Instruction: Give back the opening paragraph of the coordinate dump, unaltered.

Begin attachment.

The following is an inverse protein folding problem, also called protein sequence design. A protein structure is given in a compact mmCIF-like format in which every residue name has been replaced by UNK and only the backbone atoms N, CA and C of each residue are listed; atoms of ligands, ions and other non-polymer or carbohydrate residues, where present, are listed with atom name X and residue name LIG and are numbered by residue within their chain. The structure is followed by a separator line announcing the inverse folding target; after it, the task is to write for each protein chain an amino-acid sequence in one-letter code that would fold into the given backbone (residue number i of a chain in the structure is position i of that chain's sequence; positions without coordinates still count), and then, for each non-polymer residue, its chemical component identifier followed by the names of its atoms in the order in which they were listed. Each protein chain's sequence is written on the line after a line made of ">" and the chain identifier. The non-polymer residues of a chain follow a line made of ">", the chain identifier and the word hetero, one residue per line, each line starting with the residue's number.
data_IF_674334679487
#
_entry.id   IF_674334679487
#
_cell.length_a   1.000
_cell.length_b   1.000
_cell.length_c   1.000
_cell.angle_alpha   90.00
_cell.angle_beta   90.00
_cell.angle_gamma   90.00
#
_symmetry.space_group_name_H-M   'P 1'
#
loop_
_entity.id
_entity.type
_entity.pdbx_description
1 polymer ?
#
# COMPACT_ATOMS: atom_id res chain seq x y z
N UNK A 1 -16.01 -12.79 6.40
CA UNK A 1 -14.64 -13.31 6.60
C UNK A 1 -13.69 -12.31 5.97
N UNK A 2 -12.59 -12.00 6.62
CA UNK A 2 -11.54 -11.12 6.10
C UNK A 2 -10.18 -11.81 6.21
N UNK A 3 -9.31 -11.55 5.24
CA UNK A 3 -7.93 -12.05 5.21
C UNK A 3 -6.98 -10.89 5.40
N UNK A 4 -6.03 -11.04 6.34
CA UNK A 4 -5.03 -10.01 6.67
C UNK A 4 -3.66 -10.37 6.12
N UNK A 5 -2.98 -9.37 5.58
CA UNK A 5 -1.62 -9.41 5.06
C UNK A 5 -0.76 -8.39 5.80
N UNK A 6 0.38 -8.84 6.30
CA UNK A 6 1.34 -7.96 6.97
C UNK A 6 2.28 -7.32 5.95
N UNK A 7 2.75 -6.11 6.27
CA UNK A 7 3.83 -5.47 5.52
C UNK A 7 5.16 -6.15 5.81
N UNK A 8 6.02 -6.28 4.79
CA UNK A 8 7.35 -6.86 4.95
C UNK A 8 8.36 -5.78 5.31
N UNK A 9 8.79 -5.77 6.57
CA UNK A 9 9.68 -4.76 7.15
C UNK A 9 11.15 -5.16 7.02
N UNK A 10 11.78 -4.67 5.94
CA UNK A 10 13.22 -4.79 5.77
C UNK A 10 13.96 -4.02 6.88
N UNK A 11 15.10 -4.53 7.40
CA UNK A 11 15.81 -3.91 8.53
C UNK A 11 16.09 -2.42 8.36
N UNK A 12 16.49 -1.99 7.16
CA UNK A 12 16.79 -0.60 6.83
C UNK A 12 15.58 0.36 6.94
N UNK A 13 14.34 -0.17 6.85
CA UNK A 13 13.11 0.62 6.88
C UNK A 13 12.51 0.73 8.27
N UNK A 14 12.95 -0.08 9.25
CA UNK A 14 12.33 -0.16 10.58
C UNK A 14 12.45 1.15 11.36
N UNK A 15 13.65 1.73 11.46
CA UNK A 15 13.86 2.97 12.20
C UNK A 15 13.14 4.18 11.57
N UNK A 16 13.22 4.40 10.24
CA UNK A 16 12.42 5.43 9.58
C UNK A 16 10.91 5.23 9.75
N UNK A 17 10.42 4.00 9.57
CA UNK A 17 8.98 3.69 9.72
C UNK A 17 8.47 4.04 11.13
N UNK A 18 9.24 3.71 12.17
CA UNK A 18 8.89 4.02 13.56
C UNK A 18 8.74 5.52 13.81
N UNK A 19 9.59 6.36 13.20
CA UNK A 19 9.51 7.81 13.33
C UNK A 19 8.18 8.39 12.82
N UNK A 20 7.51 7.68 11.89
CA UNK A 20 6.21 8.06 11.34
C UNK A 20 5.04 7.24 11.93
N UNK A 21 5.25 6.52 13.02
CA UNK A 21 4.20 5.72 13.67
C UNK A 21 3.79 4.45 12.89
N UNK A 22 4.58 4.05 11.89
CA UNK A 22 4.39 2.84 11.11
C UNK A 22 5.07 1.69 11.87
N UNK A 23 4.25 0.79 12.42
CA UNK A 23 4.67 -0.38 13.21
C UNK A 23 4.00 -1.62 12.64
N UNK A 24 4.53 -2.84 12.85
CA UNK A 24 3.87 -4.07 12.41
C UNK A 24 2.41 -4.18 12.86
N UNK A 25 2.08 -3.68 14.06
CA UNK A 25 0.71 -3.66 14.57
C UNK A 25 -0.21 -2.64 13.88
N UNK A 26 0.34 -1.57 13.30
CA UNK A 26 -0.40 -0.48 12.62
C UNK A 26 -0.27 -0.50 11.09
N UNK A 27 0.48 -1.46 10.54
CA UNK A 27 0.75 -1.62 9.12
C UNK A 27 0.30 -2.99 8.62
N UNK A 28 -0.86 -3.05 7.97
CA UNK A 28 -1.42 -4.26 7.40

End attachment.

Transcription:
The following is an inverse protein folding problem, also called protein sequence design. A protein structure is given in a compact mmCIF-like format in which every residue name has been replaced by UNK and only the backbone atoms N, CA and C of each residue are listed; atoms of ligands, ions and other non-polymer or carbohydrate residues, where present, are listed with atom name X and residue name LIG and are numbered by residue within their chain. The structure is followed by a separator line announcing the inverse folding target; after it, the task is to write for each protein chain an amino-acid sequence in one-letter code that would fold into the given backbone (residue number i of a chain in the structure is position i of that chain's sequence; positions without coordinates still count), and then, for each non-polymer residue, its chemical component identifier followed by the names of its atoms in the order in which they were listed. Each protein chain's sequence is written on the line after a line made of ">" and the chain identifier. The non-polymer residues of a chain follow a line made of ">", the chain identifier and the word hetero, one residue per line, each line starting with the residue's number.